- “To the Master Dodo this concerns: What ignoramus decided to change the formula of Coke?!?! The new formula is gross, disgusting, unexciting, and WORSE THAN PEPSI!!”
Coke consumer, Anniston, Alabama, May 12,1985
- “We want the old and wonderful Coke back PLEASE. Keep the ‘New’ Coke if you want and call it Cokesi if you like. . . .”
A Coke loyalist
When Robert Goizueta became Coke’s CEO in 1981, the Pepsi Challenge was growing. Whereas in 1955 Coca-Cola sales were double those of Pepsi, by 1984 Pepsi was behind by only 4.9 percent. Furthermore, the combined sales of Diet Pepsi and Pepsi Light exceeded Coca-Cola’s Tab. To the executives at Coke, it was “the Pepsi Challenge” that was becoming “the real thing.”
Where are we going? To how innovation can backfire.
Coca-Cola initiated Project Kansas in 1984. Its goal was to develop a new taste for Coke. However, assessing the consumer’s reaction to a newly formulated Coke was somewhat tricky because no one could actually disclose that the goal was a replacement for Coca-Cola. Field testing, therefore, had to be somewhat oblique. But the results were conclusive. People liked the new flavor and Pepsi drinkers even said they might switch.
The New Coke Surprise
There were satellite hookups around the country with film crews, and journalists awaiting the big announcement. From New York’s Lincoln Center a razzle-dazzle media extravaganza unfolded with the Grand Canyon, old Coke commercials, wheat fields, and cowboys. From the stage in front of an audience of seven hundred, Roberto Goizueta exclaimed, “The best soft drink, Coca-Cola, is now going to be even better.”
All appeared to go well until the questions began. Asked one reporter, “Are you one hundred percent certain that this won’t bomb?” Another said, “… if we wanted Pepsi, we’d buy Pepsi.”
The reporters’ questions at Lincoln Center foreshadowed a public outcry. Two months after the announcement, eight thousand telephone calls poured in daily. During a sports event at the Houston Astrodome, people booed the commercials for New Coke that flashed across the viewing screens.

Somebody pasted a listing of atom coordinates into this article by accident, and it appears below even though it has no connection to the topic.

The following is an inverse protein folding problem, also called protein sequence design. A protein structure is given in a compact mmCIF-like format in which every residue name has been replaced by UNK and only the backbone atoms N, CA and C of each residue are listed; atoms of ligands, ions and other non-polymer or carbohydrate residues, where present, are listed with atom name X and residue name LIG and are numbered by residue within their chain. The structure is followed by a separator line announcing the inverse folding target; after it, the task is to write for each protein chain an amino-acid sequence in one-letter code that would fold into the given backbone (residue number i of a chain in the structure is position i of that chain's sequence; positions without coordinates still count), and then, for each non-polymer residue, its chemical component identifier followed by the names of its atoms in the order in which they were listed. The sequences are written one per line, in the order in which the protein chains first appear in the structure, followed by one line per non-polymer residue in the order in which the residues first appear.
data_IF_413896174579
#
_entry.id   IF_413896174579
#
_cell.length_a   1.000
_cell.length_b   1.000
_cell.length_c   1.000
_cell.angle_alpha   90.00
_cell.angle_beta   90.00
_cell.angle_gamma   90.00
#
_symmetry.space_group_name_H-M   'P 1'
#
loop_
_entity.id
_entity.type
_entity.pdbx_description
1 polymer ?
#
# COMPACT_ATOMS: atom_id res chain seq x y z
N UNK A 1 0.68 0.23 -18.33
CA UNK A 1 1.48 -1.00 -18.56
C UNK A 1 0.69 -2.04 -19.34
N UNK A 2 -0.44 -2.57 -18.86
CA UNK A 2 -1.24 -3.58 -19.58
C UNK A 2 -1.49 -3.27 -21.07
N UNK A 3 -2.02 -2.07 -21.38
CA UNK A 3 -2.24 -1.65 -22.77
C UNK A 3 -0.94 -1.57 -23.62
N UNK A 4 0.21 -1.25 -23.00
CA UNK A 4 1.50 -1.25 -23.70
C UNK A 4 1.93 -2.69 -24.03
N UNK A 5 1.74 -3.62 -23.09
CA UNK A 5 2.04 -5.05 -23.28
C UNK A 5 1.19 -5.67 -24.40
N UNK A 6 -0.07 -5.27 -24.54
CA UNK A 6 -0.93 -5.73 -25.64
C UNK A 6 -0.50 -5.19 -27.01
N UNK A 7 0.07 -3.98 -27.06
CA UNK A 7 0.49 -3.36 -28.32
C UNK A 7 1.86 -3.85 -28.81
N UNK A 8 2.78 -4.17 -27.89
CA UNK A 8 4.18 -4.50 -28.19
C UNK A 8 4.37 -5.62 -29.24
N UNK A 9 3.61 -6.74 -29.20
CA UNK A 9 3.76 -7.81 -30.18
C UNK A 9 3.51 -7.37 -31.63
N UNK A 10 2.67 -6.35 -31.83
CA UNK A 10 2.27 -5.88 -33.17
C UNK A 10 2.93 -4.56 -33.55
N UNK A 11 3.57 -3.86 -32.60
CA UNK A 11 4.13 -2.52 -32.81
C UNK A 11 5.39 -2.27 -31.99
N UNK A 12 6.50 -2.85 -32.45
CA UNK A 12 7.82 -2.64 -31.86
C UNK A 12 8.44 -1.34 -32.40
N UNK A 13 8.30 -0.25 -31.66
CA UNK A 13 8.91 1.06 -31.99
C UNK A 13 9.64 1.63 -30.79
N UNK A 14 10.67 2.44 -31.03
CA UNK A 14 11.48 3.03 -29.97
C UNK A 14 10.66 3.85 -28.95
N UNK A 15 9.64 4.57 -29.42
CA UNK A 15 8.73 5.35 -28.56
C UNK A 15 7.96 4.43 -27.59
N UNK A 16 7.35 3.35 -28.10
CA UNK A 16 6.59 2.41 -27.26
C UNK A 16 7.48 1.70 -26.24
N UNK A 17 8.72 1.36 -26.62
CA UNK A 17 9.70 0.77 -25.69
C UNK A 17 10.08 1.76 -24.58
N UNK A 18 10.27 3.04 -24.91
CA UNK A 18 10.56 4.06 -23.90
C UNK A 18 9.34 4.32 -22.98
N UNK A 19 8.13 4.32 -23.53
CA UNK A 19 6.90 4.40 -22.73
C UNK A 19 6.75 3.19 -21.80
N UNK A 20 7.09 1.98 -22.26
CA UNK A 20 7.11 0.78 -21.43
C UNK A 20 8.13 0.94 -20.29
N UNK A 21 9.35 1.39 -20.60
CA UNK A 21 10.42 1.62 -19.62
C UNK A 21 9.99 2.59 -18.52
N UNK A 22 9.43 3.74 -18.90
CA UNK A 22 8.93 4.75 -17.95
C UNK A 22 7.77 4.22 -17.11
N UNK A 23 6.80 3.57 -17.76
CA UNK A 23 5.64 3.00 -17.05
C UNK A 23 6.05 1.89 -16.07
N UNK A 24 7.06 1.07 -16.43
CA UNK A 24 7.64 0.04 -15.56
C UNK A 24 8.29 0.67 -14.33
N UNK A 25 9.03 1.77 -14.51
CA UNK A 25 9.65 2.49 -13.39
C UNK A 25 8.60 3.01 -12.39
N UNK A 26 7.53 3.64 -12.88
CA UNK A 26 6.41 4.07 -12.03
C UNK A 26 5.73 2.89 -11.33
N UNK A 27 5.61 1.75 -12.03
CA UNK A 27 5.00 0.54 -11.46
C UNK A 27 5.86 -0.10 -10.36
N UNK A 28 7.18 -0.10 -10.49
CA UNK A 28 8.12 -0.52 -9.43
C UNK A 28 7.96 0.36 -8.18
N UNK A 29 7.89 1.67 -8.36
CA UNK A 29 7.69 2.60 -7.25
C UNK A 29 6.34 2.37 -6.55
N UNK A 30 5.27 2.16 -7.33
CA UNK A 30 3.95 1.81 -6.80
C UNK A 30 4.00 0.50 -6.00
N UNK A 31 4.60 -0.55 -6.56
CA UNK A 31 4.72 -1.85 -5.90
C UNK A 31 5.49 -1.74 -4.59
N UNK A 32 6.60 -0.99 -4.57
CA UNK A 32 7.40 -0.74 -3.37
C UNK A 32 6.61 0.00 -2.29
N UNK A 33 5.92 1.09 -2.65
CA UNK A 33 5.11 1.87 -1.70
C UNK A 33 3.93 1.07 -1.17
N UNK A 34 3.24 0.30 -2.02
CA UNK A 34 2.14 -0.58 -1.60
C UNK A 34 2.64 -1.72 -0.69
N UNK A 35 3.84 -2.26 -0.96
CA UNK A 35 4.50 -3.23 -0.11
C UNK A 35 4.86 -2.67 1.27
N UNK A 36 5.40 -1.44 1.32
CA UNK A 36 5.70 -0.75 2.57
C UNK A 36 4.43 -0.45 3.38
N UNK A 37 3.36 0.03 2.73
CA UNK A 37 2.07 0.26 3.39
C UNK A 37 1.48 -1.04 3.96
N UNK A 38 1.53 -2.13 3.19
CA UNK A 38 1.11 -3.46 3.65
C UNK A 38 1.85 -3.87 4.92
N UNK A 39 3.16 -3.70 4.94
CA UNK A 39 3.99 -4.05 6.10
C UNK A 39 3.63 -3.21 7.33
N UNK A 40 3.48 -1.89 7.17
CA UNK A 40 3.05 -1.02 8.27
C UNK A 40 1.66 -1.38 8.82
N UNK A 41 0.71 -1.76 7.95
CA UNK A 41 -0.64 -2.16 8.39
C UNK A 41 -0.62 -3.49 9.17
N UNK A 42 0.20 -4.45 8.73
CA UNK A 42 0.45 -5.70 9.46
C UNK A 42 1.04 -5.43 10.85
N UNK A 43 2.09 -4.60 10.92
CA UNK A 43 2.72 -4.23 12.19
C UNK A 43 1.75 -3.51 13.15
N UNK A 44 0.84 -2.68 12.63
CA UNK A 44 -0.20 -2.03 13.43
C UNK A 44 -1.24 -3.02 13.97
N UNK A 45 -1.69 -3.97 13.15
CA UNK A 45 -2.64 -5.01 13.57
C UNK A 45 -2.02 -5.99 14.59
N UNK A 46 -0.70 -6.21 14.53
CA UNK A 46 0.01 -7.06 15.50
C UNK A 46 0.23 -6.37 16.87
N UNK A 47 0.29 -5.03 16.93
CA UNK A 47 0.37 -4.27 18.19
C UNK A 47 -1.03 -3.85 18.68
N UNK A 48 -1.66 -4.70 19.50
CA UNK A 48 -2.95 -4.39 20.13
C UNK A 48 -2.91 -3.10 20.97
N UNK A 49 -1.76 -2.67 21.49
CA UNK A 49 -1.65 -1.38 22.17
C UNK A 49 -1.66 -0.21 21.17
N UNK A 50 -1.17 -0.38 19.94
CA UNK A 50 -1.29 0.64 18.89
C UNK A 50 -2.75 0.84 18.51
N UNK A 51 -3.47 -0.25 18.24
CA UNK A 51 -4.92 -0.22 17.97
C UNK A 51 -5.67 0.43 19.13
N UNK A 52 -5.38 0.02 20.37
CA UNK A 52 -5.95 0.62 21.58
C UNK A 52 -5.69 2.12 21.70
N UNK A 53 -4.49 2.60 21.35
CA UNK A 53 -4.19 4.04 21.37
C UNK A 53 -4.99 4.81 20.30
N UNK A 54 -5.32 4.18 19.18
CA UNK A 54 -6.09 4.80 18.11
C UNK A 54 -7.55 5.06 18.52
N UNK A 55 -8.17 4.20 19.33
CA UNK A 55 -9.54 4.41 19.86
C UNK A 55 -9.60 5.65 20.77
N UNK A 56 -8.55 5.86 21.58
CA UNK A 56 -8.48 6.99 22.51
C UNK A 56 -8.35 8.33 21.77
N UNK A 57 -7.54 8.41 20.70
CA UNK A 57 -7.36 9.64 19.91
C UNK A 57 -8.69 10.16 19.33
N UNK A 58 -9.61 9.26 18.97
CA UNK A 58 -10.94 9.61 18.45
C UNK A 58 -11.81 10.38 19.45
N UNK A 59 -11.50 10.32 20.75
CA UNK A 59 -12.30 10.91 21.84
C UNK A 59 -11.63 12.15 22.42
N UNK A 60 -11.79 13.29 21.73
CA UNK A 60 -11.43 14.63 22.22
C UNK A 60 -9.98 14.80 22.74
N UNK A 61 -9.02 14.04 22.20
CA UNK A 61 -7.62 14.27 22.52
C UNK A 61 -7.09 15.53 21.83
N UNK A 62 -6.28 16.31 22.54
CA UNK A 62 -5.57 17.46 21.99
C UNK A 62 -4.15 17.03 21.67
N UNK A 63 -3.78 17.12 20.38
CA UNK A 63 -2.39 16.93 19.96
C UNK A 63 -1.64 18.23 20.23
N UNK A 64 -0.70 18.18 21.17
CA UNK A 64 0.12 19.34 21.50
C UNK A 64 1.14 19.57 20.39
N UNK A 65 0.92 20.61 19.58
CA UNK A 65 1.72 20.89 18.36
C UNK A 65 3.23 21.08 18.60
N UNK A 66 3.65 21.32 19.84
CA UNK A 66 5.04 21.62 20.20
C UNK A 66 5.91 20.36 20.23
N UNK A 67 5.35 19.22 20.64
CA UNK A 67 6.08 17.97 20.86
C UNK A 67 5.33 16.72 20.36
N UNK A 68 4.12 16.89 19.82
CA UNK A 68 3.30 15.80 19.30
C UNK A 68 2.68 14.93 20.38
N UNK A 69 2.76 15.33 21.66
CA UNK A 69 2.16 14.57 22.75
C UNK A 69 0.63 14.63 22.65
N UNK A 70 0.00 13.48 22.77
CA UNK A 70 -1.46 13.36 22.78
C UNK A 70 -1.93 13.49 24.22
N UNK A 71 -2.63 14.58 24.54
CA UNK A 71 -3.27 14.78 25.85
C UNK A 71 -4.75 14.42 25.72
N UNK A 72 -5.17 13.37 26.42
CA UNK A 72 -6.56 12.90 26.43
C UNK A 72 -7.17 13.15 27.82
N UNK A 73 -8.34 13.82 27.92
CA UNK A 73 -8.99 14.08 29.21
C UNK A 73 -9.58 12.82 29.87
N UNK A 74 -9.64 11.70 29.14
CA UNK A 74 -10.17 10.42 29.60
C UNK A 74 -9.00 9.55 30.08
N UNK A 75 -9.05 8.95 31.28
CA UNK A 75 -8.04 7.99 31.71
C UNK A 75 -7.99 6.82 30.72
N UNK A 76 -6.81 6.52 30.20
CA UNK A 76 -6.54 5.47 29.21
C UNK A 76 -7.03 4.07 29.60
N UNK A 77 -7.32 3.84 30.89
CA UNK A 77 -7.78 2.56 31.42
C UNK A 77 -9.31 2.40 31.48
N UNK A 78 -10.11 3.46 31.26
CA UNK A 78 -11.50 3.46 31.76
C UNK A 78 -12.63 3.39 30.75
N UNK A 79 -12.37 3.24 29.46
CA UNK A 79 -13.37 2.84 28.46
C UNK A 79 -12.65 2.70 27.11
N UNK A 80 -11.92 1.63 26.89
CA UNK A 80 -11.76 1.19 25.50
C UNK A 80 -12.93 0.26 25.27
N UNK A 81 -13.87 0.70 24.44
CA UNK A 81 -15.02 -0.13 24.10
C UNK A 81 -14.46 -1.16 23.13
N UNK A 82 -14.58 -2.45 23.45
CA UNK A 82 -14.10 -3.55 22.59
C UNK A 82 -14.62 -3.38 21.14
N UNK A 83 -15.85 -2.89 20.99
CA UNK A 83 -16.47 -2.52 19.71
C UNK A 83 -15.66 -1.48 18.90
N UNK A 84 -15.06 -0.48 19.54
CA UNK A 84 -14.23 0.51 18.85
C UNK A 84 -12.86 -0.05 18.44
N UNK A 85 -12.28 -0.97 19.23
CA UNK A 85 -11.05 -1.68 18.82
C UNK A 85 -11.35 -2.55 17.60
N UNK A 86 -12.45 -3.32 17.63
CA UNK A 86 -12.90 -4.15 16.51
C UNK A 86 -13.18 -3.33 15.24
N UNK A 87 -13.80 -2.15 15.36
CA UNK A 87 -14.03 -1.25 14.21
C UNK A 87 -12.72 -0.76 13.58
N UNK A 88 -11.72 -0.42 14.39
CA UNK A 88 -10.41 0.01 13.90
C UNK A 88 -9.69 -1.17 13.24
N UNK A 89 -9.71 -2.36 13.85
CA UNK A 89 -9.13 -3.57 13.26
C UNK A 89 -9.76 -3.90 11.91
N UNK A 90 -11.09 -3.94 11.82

Within weeks, they knew they had made a monumental mistake. CEO Goizueta, said that after he announced Coke’s decision, he slept like a baby: “I wake up crying every hour.” Quickly, they sought to minimize the damage. The decision was made to retain new Coke as a “sister” to the older version which henceforth would be known as Coke Classic.
When asked by a reporter whether he would have proceeded with New Coke had he known the furor that would reverberate across the nation, Roberto Goizueta, replied with a Spanish proverb: “Si mi abuela tuviera rue das, seria bicicleta”—”If my grandmother had wheels, she would be a bicycle.”
The Baseball Market
Similar to Coke’s worries in 1984, baseball’s viewership is decreasing. And, just like Coke, baseball might change its formula.
To increase its audience, MLB’s first target could be game time. Averaging from 2.5 hours during the 1970s, game times now exceed three hours. The clock is ticking as David Ortiz rubs his hands and adjusts his glove while we have a 28 second wait for many of David Price’s pitches. And you know when relief pitchers warm up, the third baseman talks to the pitcher, strolls to the catcher, then the pitching coach. Meanwhile, a batter’s song can last 30 seconds when he approaches the plate and they can step out of the batter’s box after every pitch.
We can ask though what is strategy, what is psychological warfare and what composes the baseball identity.
Our Bottom Line: Competitive Strategies
Whether looking at an oligopoly like Coca Cola or a monopoly like major league baseball we see the supply side has the power to decide how it will compete. Their challenge is making the wise decision.